Out-of-pocket expenses were identified as the single most important factor affecting health-seeking behaviour at the patient level (box 4, quotes 1 and 2). The patient’s capacity for self-care and health literacy was deemed central to appropriate management of diabetes and HTN. This includes patients’ understanding of the chronic nature of their disease and treatment, the need for daily medication, routine dietary and exercise needs, and avoidance of harmful behaviours such as smoking, as well as timely identification of complications. Patients receiving care from multiple facilities were seen as often suffering negative consequences as a result. It was recognised by stakeholders that patients may seek duplicate services as a relatively common coping mechanism, given limited and changing clinical services available to refugees. The psychosocial state of the patient was recognised as key in care-seeking behaviour, as refugees are predisposed to suffer from serious mental illness and trauma, which may introduce feelings of hopelessness and impair the ability to prioritise management of chronic health conditions. Finally, patients with impaired mobility, including women who must remain at home, the elderly and disabled, often have a challenging time travelling to health facilities (box 4, quote 3).

Box 4

Quotes from key informant interviews

  1. Previously there were many NGOs providing services, but now there are less; there are just a few that provide free services. [Humanitarian NGO] can provide some services, but they charge and even this subsidized rate is challenging. Only [different humanitarian NGO] is providing free services, and said [third humanitarian NGO] is not taking patients. If services or medications are not available in these places, I have to buy it externally. —Syrian refugee

  2. Finances are the main barrier. Even if you give money to an old man with diabetes, if he has five children he will feed them and prioritize rent over his own health. Rental costs are very high and this is challenging. When we do our post-cash-transfer calls, we ask why are you still in debt? Recipients will often reply that they had to pay rent to avoid becoming homeless. —Non-governmental organisation (NGO) health programme administrator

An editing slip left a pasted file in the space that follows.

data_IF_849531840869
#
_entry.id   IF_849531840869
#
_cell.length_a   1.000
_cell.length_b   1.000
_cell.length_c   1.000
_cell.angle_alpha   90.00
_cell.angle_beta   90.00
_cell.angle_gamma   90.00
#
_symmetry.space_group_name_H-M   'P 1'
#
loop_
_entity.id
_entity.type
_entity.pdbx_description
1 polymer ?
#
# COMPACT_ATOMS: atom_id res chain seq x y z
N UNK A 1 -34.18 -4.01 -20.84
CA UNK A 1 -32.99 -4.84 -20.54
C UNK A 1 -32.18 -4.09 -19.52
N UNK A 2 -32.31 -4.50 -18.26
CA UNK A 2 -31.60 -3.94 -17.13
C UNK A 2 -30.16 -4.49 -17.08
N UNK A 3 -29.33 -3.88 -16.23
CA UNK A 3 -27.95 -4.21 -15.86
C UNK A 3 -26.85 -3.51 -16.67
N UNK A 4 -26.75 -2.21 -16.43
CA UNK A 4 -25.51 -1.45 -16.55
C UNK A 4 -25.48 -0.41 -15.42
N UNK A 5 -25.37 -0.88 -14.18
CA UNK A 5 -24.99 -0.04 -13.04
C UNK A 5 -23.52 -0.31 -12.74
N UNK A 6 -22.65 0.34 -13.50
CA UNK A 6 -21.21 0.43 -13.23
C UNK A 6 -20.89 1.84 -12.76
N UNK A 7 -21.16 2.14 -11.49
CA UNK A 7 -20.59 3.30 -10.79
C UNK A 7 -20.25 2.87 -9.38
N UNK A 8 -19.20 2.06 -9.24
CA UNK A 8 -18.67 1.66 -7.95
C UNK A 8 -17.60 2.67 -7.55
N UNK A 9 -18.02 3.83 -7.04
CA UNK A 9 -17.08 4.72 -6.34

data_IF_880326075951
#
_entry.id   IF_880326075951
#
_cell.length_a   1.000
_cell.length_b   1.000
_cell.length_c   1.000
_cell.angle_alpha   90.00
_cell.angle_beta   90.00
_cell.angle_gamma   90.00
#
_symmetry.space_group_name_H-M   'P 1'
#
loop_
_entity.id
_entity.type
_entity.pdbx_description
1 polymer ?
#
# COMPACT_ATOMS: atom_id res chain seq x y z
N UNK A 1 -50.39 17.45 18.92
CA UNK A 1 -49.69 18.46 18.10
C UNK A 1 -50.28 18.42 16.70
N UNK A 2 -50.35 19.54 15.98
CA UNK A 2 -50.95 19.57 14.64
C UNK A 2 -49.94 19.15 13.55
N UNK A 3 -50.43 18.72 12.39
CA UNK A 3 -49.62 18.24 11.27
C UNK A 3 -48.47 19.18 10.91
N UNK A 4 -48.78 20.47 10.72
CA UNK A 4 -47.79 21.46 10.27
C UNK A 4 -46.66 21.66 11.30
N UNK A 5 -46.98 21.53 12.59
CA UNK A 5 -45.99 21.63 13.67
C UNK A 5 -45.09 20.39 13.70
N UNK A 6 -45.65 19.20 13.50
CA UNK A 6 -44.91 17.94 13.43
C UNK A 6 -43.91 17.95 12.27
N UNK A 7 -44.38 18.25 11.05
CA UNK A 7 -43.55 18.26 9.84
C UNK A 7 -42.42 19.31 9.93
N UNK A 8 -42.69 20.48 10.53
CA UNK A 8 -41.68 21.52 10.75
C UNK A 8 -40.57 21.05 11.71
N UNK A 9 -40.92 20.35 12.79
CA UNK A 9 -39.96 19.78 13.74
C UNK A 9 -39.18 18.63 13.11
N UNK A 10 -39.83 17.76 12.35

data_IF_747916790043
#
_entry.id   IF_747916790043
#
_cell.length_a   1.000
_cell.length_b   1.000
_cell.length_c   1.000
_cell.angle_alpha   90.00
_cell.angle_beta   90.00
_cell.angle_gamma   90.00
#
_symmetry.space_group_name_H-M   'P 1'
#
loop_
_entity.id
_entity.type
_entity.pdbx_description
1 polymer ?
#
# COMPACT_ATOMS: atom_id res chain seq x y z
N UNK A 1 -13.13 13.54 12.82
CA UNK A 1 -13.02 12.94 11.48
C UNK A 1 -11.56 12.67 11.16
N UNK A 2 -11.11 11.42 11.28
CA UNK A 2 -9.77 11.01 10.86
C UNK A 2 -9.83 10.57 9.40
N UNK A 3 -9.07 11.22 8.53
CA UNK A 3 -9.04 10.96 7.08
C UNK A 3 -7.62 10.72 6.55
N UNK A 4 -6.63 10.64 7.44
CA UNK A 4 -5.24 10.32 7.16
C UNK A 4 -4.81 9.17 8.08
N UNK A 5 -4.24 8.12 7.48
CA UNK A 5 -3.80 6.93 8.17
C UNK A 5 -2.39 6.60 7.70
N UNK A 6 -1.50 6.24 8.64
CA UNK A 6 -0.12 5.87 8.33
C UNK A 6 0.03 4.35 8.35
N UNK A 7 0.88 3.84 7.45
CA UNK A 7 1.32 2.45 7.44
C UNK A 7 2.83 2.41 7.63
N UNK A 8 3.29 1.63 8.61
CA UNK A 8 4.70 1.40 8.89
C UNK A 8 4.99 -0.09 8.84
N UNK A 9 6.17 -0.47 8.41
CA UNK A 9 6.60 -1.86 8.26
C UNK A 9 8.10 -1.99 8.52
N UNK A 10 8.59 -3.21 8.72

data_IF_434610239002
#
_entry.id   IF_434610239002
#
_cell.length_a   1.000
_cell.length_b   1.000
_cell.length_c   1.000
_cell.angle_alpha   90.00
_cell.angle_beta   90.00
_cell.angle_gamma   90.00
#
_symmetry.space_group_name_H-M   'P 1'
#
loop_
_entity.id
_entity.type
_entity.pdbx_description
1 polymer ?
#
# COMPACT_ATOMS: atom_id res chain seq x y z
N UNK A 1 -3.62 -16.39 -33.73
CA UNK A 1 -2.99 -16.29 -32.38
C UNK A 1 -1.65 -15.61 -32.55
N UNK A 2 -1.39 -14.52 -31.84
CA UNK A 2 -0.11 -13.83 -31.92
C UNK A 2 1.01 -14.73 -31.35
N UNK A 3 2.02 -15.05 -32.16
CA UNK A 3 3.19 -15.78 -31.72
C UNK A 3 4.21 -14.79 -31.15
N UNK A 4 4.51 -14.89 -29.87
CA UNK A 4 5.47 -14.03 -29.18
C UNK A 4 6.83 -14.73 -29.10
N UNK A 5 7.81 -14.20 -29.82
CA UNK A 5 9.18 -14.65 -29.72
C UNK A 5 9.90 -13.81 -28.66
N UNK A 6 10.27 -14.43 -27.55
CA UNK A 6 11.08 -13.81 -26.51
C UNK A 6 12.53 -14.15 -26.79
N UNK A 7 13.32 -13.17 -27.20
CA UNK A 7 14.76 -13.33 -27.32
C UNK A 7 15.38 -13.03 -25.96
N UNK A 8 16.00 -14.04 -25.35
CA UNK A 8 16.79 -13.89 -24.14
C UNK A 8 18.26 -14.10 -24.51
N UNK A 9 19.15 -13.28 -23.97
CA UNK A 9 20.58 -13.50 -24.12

3. When we went to the field, some women had instructions from husbands that they could not go outside their home. They when they saw the CHVs, said, “thank God! If you can help me here in the home that is much better”. —International Rescue Committee community health volunteer (CHV)

  4. The only link between different health providers is the patient. We try to get records of investigations from other NGOS, etc—but most patients come in with no records, no data, no labs, no access to files from MoH or other NGOs. Strict privacy policies prevent coordination. This gets in the way of patient care. —NGO health provider

  5. NCDs need time-intensive care, at least 20–30 min per visit, but health providers don’t have that time. Most providers focus on treatment and not prevention—and health messages need to be repeated many times. There aren’t adequate human resources for this. Health providers focus on treatment, not prevention. —NGO health programme administrator

  6. When I started, we were attending NCD working group health sector meetings. I noted that these are not run as efficiently as they should be. It was a parade of bragging. No one is collaborating and actually sorting out what they should be doing, NGOs fight to maximize funding. There seems to be no entity regulating/coordinating which organization should focus on what specific issues, etc. —NGO health programme administrator

  7. If a CHV calls and states that there are 70 cases of diarrhea in one community, with dehydration in this informal tent settlement, then we can go there. If well trained, these CHVs can provide vital information in real time. They can do clinical assessments as well if trained well. You don’t need health care professionals to measure blood pressure or blood glucose, CHVs can do this. CHVs can save time/cost and prevent complications. They can identify complication early. If there is a certain case that needs a referral, then they can refer. I tell my CHVs, “You are all soldiers”. CHVs save people’s lives. —CHV programme administrator

  8. Will there be real action, or just talking? —Syrian patient, male